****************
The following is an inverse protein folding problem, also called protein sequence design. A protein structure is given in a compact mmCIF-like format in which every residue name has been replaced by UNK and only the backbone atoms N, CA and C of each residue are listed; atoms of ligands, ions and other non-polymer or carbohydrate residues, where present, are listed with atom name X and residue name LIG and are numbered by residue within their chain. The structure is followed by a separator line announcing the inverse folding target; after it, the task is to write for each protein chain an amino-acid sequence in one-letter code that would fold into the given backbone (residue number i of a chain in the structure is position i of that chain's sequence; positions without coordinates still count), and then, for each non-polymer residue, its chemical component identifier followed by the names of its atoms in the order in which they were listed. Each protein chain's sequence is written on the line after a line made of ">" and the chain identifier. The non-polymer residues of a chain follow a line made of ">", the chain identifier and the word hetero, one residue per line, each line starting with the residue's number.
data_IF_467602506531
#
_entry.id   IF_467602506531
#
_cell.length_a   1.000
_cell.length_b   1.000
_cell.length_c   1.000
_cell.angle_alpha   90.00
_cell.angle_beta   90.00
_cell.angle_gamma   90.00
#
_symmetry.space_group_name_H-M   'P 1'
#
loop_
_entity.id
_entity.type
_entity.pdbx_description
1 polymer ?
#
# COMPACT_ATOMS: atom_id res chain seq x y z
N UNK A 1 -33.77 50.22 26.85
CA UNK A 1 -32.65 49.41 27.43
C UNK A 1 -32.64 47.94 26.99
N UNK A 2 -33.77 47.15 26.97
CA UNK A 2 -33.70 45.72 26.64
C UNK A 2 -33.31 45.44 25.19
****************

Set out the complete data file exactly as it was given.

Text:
The following is an inverse protein folding problem, also called protein sequence design. A protein structure is given in a compact mmCIF-like format in which every residue name has been replaced by UNK and only the backbone atoms N, CA and C of each residue are listed; atoms of ligands, ions and other non-polymer or carbohydrate residues, where present, are listed with atom name X and residue name LIG and are numbered by residue within their chain. The structure is followed by a separator line announcing the inverse folding target; after it, the task is to write for each protein chain an amino-acid sequence in one-letter code that would fold into the given backbone (residue number i of a chain in the structure is position i of that chain's sequence; positions without coordinates still count), and then, for each non-polymer residue, its chemical component identifier followed by the names of its atoms in the order in which they were listed. Each protein chain's sequence is written on the line after a line made of ">" and the chain identifier. The non-polymer residues of a chain follow a line made of ">", the chain identifier and the word hetero, one residue per line, each line starting with the residue's number.
data_IF_467602506531
#
_entry.id   IF_467602506531
#
_cell.length_a   1.000
_cell.length_b   1.000
_cell.length_c   1.000
_cell.angle_alpha   90.00
_cell.angle_beta   90.00
_cell.angle_gamma   90.00
#
_symmetry.space_group_name_H-M   'P 1'
#
loop_
_entity.id
_entity.type
_entity.pdbx_description
1 polymer ?
#
# COMPACT_ATOMS: atom_id res chain seq x y z
N UNK A 1 -33.77 50.22 26.85
CA UNK A 1 -32.65 49.41 27.43
C UNK A 1 -32.64 47.94 26.99
N UNK A 2 -33.77 47.15 26.97
CA UNK A 2 -33.70 45.72 26.64
C UNK A 2 -33.31 45.44 25.19